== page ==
The third seminar focused on “Searching for Slave Ancestors in Slaveholder Documents.”  Mr. Smith described a variety of search strategies for finding records naming slaves.  The records are divided into two classes: 1) legal and public domain records (i.e. records filed at the county courthouse) or 2) business/personal records and documents including plantation and business records, family Bibles recording slave births, diaries, letters and other personal or family papers.  The legal records can be found in county courthouses, state archives, genealogy or historical societies or they can be found on microfilm through local Family History Centers.  Many of these microfilms are now being digitized and made available at  Some are indexed.  Others require painstaking browsing.  Examples of the types of Slaveholder documents that must be searched include:

  • Deed books may name slaves as the subject of a sale, gift, devise, trust or as collateral for a mortgage.
  • Check the deed and property transactions of the Slaveholder, their immediate family, and extended family including in-laws.
  • Other documents in the deed books may include manumission papers, surety bonds for free persons of color and bills of sale.
  • Probate and estate documents may list the names and ages of slaves.
  •  Look for records of slaveholders, spouses, parents, siblings or in-laws that died before 1865.
  •  Slaves are unlikely to be named in Estate records created after 1865.
  • Wills may be especially valuable as they might list slaves by given names or full names with descriptions of color, size or age.
  • Wills may also suggest slave family units or explicitly describe families.
  •  Wills might also not name slaves.
  • Always search for an inventory and appraisal which is more likely to include names.

Franklin Carter Smith citing the example of his family story of Native American ancestry.  His research indicates that features attributed to Native American ancestry are most likely due to a European ancestor, William Dotson, 1794-1858.

I own an autographed copy of A Genealogist's Guide toDiscovering Your African-American Ancestors and I highly recommend it as a reference guide.

Monday, February 2, 2015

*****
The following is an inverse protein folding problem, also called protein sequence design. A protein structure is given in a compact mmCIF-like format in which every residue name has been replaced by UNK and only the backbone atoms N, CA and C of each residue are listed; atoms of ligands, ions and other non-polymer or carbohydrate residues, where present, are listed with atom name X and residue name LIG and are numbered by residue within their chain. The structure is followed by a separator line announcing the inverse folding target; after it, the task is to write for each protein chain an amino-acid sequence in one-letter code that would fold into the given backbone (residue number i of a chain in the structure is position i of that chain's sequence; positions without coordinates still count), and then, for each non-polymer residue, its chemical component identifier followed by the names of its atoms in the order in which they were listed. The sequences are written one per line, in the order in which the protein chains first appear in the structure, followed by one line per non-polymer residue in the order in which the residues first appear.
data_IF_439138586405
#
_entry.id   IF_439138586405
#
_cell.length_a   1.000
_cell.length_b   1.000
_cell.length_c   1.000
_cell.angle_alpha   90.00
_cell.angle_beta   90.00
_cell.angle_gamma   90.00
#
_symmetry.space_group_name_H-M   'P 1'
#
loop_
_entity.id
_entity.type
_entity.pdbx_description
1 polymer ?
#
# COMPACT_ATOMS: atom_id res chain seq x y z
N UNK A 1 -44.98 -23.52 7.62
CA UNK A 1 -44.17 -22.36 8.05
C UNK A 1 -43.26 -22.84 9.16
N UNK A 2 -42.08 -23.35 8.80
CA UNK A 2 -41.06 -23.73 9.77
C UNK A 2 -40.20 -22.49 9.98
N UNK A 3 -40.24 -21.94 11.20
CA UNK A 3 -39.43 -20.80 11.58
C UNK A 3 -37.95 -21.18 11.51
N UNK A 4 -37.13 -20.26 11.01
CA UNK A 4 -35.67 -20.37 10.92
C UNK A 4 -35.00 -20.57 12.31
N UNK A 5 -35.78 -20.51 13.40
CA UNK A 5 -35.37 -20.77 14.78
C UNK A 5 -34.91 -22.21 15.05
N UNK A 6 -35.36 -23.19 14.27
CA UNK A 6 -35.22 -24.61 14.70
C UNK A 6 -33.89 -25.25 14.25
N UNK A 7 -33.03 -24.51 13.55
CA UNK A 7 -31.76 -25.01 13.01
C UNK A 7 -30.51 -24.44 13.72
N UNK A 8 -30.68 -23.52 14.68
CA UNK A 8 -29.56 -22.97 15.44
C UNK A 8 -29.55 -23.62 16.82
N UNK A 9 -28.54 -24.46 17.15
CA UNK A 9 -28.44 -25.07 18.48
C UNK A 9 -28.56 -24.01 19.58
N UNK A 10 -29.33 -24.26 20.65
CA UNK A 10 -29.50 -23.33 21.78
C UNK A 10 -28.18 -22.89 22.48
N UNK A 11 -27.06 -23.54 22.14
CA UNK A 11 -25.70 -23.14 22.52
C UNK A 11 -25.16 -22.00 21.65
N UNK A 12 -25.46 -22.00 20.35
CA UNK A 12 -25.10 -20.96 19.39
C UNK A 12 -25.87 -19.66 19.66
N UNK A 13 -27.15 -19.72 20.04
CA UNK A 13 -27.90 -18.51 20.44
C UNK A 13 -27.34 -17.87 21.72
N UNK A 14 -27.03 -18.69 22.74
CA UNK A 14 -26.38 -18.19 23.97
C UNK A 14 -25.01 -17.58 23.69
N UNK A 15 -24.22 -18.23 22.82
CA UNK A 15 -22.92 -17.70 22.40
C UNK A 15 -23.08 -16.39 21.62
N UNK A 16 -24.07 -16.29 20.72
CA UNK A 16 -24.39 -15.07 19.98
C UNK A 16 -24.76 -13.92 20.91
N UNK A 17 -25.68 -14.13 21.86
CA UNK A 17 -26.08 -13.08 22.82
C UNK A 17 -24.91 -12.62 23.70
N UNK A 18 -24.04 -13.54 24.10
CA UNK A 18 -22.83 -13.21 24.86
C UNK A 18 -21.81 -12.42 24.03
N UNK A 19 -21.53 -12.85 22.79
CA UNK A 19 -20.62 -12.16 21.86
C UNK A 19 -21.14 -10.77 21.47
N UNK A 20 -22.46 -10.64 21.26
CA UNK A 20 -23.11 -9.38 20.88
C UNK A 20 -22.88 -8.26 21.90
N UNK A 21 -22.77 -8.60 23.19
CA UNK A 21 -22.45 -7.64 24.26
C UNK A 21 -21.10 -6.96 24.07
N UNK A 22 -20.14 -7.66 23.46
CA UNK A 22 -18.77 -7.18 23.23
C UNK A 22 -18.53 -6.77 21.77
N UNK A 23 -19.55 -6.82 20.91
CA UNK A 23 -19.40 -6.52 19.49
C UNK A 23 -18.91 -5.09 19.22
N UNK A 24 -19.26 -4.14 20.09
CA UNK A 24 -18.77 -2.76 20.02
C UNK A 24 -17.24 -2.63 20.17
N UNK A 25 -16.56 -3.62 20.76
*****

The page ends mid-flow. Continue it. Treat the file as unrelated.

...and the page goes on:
Fishing with a Bigger Net- More Newspaper Search Techniques

Genealogy and fishing have a lot in common.  They both require lots of patience.  They both have lots of tools that facilitate the “big catch”.  

I wrote last week about  I showed examples of how to make clippings and attach them to an ancestor profile on  I was using the surnames “Banford” and “Mayne” to search in the Cincinnati newspapers at  When you are fishing you can use a pole, a spear or a net.  When you research newspapers online using keywords it can be like using a spear or a net when you are fishing.

For example, the spear approach is to use the full name in quotation marks such as “George Banford”.  The net approach would be to use just the surname “Banford” to find all instances of matches for persons named Banford.  If you want to use a bigger net then you might start using the surnames of the relatives, friends, associates and neighbors.  

For example, George Banford was married to Mary Nevin.  Two of Mary’s sisters, Jane Nevin and Magdalene Nevin were both married to Stephen J. Ashworth in Schuyler County, Missouri.  So Ashworth is a name that I also want to search to learn more about George and Mary Banford.  The State Historical Society of Missouri has made many Missouri newspapers from the post Civil War period available at their website.  I began by searching the Schuyler County paper, the Lancaster Excelsior at the Historical Society Website.  I found this very intriguing article about George and Mary Banford (nee Nevin) that also mentions George’s mother-in-law, Nancy Navin (spelled Nevin in other records) and his brother and sister-in-law, Stephen J. Ashworth and Magdalene Ashworth (nee Nevin).

Lancaster Excelsior
4 September 1875
Image Courtesy of State Historical Society of Missouri

This article adds an interesting footnote to the narrative of the life of George Banford.  Born in County Fermanagh, Ireland in 1828, he immigrated to America in 1853 according to the 1900 census.  He settled in Schuyler County, Missouri. On 31 March 1859, he married Mary Nevin in Schuyler County.  In 1860 he was enumerated in the U.S. Federal Census with his new wife and they were residing next door to his in-laws,  Thomas and Ann (Nancy) Nevin.  Some time after the outbreak of the Civil War, he left Schuyler County and relocated near Cincinnati, Ohio.

Why George and Mary Banford left Missouri is subject to speculation.  The following was compiled from Caywood's 1888 History of Adair, Putnam, Sullivan & Schuyler Counties:

"The Civil War caused many hardships for Schuyler Countians. Although Missouri was a free state, enlistments in Schuyler County were almost evenly divided between Union and Confederate forces. Neighbor no longer trusted neighbor, and families were divided in loyalties. Bushwhackings and skirmishes occurred throughout the area. Some families left, unable to live under such stress."

Apparently George and Mary Banford left Schuyler County without disposing of all of their real estate as indicated by the clipping from the Lancaster Excelsior.

Another intriguing article was found by searching for Ashworth in the Adair County, Missouri newspaper.  The Historical Society of Missouri website redirected me to the Chronicling of America website.

The Weekly Graphic
Kirksville, Adair County, Missouri
6 July 1888
Who is this elusive Mr. Banford?
Image courtesy of Library of Congress

The John Ashworth mentioned above is probably John Davis Ashworth 1861-1918, son of Stephen J. Ashworth and his first wife, Jane Anne Nevin.  In 1890 at the time of his marriage, John Ashworth was residing at Novinger, Adair County, Missouri.  But who is Mr. Banford?  It is probably one of the sons of George Banford.  Tom Banford was about the same age but it also could have been George or one of his other sons, Joseph or William.

I found several more articles about the Ashworth cousins by "casting a wider net."  I was also happy to "spear" the above article about a most interesting real estate transaction.  Happy trails until next time!